January 28, 2008
I got an email on Friday from Alison at Sound Horticulture who is a freelance consultant in the agriculture industry. She gave me a link to a website doing a live radio show on coffee titled “WHAT’S IN YOUR CUP”.
I then sent an email to METROFARM commenting how I feel Fair Trade is not Fair and of course they quickly replied asking me to call in- which I did from GUATEMALA.
With out going into lengthy monologue about why I think Fair Trade is often good, sometimes bad, but rarely ideal or great I’ll spare you listening through an hour of coffee talk and share that the subject was never broached there either. I thought it prudent to be careful with my words NOT because the featured guest owns and operates a 100% Fair Trade coffee company, but because I’m not good at live interviews =)
However I did learn much from Dean Cycon who is both a wealth of information and owner of Dean’s Beans which is also 100% Organic. As a proprietor of a business that operates exclusively on Fair Trade coffees he has done much homework and gone the extra mile in connecting and learning about the people that produce his coffees rather than just purchasing certifications for the marketing power that they do in fact have. If everyone purchasing Fair Trade coffee made half the effort Dean does to connect with origin, Fair Trade would in my opinion be much more in line with the spirit of Fair Trade. I think that agencies that certify Fair Trade products do a fantastic job at meeting their goals and mission statement. However I question how sustainable is Fair Trade?
Bottom line accountability is expensive and I believe it is only quality that is sustainable in the long run. If the only value in a product is that it is guaranteeing a fair wage to people at origin with no quality criteria, there is no incentive for excellence, rather reward for mediocracy. It is concerning to me that so many in agriculture who produce what is the second largest commodity in the world are producing something that intrinsically is increasingly worth less BECAUSE of charity. Again, the issue of sustainability in FT is not really discussed, but Dean does a wonderful job educating listeners about many of the real social concerns related to coffee growers, as well as sharing about some excellent programs that help address these problems.
January 2, 2008
There’s always magic in the air when the seed to cup circle is completed. Picture with the half head is Tony from Octane, then M’lissa who I have to imagine is a vital part of Octane, then Chris and David who represent Counter Culture Coffee in Atlanta and finally my father, also Edwin Martinez. Chris and David led a blind cupping of two coffees from Cauca and a washed Yirg with a memorable intense aroma. Others attended and collaboratively shared an ocean of VERY specific descriptors that made me want to go back and cup everything again. I still have so much to learn about cupping… Click here to see the descriptors.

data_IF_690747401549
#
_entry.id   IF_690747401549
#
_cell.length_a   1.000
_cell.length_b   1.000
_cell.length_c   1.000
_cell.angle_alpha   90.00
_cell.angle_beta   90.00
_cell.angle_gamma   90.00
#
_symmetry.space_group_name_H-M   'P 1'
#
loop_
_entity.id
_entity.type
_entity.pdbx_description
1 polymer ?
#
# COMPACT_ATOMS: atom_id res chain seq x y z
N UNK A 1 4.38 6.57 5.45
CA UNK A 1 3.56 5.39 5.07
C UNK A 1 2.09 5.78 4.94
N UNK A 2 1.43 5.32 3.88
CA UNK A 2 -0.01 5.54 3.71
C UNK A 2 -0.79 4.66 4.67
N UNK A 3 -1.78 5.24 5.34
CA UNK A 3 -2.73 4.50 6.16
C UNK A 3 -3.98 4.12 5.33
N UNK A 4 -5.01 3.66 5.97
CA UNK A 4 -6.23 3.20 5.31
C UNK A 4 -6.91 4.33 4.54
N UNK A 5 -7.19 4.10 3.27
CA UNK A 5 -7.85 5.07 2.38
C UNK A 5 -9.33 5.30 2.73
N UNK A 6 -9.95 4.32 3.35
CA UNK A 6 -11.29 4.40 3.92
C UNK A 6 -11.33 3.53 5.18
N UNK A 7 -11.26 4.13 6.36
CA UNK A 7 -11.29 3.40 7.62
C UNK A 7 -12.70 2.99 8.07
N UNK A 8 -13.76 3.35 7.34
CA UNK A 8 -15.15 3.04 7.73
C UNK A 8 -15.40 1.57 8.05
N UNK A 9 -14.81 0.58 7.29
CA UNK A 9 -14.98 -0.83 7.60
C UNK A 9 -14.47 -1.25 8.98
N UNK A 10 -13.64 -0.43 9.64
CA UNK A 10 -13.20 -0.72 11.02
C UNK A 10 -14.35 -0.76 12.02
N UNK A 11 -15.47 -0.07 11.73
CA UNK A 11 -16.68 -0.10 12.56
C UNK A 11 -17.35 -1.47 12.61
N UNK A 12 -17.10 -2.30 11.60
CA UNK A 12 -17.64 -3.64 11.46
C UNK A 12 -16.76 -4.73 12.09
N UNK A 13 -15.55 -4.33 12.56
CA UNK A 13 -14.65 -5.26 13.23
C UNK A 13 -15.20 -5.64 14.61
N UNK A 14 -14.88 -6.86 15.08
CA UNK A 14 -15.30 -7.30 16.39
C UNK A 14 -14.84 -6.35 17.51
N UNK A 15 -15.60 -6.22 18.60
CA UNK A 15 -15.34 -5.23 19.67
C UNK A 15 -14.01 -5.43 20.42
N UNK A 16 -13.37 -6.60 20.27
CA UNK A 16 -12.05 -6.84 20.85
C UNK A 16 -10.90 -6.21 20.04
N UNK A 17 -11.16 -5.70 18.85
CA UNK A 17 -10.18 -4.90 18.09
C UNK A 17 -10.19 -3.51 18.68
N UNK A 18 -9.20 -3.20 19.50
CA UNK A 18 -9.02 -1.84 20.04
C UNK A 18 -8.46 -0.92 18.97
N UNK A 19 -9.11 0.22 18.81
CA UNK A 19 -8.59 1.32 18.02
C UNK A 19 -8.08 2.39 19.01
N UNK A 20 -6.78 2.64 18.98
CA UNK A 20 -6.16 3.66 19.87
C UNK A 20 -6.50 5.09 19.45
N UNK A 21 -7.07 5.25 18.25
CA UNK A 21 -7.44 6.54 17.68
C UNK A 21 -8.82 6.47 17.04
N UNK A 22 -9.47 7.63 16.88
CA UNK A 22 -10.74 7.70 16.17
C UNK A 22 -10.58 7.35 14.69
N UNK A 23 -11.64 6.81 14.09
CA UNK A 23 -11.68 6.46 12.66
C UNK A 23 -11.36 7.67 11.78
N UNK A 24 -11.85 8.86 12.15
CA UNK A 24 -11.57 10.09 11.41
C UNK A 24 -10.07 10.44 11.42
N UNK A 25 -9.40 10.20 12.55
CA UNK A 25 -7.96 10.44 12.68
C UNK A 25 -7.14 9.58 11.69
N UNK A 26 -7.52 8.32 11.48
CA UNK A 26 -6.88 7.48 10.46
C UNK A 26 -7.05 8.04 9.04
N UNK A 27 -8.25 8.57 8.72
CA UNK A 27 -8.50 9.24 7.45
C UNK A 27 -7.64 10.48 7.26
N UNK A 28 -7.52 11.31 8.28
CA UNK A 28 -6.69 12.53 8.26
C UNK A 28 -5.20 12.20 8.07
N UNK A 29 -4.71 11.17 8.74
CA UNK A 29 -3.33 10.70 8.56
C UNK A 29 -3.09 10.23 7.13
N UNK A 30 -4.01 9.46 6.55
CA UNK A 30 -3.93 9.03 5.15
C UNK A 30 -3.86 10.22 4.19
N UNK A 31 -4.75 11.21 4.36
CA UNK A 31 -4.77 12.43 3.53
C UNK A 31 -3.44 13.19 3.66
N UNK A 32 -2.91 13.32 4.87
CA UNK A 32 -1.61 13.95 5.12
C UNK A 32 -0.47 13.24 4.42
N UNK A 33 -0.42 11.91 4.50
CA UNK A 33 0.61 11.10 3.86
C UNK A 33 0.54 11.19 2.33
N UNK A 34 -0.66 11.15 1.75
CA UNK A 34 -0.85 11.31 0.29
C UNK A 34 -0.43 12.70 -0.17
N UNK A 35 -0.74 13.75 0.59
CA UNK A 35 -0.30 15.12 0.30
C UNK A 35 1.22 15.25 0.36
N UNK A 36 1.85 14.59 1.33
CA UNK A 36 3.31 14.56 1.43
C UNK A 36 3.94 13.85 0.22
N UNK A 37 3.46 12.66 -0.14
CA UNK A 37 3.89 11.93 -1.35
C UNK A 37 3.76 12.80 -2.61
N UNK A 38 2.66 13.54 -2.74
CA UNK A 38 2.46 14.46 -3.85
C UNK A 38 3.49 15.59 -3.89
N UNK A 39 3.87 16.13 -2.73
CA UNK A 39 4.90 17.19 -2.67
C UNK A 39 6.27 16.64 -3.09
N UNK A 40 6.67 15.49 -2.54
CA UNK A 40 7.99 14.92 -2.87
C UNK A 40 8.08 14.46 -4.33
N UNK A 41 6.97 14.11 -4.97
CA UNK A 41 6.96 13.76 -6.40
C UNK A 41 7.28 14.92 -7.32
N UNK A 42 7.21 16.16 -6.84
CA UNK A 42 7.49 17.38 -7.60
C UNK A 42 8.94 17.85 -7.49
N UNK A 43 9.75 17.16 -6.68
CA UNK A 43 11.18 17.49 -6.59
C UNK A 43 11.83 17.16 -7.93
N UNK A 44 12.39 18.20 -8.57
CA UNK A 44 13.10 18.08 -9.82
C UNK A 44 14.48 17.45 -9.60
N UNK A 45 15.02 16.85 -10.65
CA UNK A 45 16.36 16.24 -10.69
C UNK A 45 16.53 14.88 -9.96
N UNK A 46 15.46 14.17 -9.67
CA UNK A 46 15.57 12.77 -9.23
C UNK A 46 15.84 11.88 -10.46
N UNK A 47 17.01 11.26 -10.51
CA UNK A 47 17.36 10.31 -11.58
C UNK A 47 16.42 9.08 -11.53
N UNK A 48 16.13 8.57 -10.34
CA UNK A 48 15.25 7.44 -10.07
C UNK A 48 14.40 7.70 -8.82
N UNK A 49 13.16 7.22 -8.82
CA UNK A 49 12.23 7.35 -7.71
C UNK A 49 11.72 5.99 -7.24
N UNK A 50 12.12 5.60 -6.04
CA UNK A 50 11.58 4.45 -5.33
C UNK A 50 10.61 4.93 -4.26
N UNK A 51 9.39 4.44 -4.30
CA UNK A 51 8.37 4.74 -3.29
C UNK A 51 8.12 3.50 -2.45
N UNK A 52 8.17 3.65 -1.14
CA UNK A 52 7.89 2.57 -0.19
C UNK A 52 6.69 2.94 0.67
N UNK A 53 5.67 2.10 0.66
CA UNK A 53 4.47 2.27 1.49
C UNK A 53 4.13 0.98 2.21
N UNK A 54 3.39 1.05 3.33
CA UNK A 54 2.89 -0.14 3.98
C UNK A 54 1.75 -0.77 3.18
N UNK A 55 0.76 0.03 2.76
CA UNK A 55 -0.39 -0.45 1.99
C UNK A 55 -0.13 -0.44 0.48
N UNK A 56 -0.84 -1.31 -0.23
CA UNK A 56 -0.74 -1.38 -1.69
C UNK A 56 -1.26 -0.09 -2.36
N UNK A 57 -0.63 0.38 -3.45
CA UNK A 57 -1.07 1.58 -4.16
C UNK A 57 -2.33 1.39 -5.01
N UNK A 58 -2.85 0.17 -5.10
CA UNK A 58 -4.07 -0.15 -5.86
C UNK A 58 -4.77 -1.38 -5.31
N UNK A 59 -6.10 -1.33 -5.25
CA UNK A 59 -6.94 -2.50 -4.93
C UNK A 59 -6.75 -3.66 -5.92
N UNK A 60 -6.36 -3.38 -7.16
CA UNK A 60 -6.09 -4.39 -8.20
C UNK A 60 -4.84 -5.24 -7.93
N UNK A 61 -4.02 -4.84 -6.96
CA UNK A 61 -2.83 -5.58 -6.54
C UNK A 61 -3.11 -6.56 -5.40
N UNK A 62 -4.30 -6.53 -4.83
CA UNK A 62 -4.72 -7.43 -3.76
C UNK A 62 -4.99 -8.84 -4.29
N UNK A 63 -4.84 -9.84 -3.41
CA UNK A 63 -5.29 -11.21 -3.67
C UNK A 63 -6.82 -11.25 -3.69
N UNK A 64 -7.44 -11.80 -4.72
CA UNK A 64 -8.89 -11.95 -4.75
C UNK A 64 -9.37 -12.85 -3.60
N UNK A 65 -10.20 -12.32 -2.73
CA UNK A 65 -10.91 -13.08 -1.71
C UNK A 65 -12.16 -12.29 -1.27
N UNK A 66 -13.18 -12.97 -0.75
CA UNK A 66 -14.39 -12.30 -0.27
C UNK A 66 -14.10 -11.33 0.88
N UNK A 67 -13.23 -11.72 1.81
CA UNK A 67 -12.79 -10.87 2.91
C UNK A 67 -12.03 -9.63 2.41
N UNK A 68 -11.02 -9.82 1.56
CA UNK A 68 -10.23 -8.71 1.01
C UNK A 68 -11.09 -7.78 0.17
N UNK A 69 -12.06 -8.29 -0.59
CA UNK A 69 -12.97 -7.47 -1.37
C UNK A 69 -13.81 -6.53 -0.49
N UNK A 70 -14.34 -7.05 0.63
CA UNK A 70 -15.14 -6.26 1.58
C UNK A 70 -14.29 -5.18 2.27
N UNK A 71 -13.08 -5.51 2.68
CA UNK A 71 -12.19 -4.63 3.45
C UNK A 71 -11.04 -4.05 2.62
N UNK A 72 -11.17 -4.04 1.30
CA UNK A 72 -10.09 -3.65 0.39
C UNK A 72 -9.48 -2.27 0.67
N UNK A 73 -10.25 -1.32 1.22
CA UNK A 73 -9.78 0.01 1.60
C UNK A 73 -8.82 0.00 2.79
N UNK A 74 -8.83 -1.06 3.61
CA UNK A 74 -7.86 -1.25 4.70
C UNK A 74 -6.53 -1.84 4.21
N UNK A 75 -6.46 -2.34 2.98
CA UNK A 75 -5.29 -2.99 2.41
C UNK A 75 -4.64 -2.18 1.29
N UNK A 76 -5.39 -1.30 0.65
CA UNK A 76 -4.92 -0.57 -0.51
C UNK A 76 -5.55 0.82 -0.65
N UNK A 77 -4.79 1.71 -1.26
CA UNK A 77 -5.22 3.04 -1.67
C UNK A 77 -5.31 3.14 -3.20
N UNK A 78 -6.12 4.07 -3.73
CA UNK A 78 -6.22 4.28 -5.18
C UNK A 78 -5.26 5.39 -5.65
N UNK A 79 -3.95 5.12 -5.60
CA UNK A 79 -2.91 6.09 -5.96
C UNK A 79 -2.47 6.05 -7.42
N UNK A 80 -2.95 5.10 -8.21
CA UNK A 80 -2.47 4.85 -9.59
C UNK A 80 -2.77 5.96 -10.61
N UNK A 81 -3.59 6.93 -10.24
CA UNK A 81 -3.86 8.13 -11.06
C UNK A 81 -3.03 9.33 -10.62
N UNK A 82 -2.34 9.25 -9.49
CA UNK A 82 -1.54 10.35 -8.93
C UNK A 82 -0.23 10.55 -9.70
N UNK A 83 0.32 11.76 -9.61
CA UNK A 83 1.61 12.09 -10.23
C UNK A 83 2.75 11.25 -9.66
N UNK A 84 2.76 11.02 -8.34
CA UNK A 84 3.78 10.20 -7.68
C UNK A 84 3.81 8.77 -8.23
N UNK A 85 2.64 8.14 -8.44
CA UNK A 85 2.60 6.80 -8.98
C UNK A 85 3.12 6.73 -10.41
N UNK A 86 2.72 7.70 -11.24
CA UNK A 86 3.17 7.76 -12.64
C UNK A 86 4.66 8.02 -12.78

I try to spend little time blogging. I find it worthwhile to both be consistent and put up good content. Seems I rarely do both. Last week Nina and I had a great time meeting some serious coffee people that don’t HAVE to talk about coffee. One thing is for sure, for Chris and M’lissa, coffee is not just a fad. And YES! M’lissa did beat me to the punch in with her post.
January 2, 2008
I gave some coffee to Mike… and he reciprocated by giving me a bomb. I grew up with fireworks in Guatemala, but this – I was afraid of. It was heavy. I kindly accepted the gift, but was not going to light it. All I could think of was how badly it could go. Me tripping as I’m running away, getting arrested… etc. I couldn’t give it away or delay my decision of what to do by taking it with my wife AND in-laws in the van or much less on the plane back to Bellingham, so I called Mike back and got some help lighting it. Take a close look at the wick. It gives you just enough time to get about 100 yards away if walking briskly which is barely enough time. Mike actually does fireworks professionally for resorts around Guatemala… among many other things. If you’re in Panajachel he’s worth paying a visit to. Pictured above is the outside of Crossroads and his roaster, which of course is hidden in a secret (now not so secret) room behind a false bookshelf.